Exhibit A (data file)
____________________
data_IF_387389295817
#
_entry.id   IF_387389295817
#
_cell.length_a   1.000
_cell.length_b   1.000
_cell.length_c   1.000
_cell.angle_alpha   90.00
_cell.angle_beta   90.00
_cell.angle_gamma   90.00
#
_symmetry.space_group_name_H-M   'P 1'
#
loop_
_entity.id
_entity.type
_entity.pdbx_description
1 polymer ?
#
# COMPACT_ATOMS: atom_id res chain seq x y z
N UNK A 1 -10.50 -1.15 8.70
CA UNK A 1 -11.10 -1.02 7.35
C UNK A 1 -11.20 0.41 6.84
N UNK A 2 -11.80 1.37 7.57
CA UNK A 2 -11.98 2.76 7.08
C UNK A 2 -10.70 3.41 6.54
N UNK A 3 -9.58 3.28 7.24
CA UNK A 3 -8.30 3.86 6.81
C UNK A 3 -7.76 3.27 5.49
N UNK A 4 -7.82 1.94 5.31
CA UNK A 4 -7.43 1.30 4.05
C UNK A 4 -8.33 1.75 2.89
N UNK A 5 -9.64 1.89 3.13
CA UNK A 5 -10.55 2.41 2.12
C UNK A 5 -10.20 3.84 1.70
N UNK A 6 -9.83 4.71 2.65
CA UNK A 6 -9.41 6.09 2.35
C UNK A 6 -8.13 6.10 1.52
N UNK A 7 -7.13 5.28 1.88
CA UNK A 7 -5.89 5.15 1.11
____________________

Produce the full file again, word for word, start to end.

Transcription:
data_IF_387389295817
#
_entry.id   IF_387389295817
#
_cell.length_a   1.000
_cell.length_b   1.000
_cell.length_c   1.000
_cell.angle_alpha   90.00
_cell.angle_beta   90.00
_cell.angle_gamma   90.00
#
_symmetry.space_group_name_H-M   'P 1'
#
loop_
_entity.id
_entity.type
_entity.pdbx_description
1 polymer ?
#
# COMPACT_ATOMS: atom_id res chain seq x y z
N UNK A 1 -10.50 -1.15 8.70
CA UNK A 1 -11.10 -1.02 7.35
C UNK A 1 -11.20 0.41 6.84
N UNK A 2 -11.80 1.37 7.57
CA UNK A 2 -11.98 2.76 7.08
C UNK A 2 -10.70 3.41 6.54
N UNK A 3 -9.58 3.28 7.24
CA UNK A 3 -8.30 3.86 6.81
C UNK A 3 -7.76 3.27 5.49
N UNK A 4 -7.82 1.94 5.31
CA UNK A 4 -7.43 1.30 4.05
C UNK A 4 -8.33 1.75 2.89
N UNK A 5 -9.64 1.89 3.13
CA UNK A 5 -10.55 2.41 2.12
C UNK A 5 -10.20 3.84 1.70
N UNK A 6 -9.83 4.71 2.65
CA UNK A 6 -9.41 6.09 2.35
C UNK A 6 -8.13 6.10 1.52
N UNK A 7 -7.13 5.28 1.88
CA UNK A 7 -5.89 5.15 1.11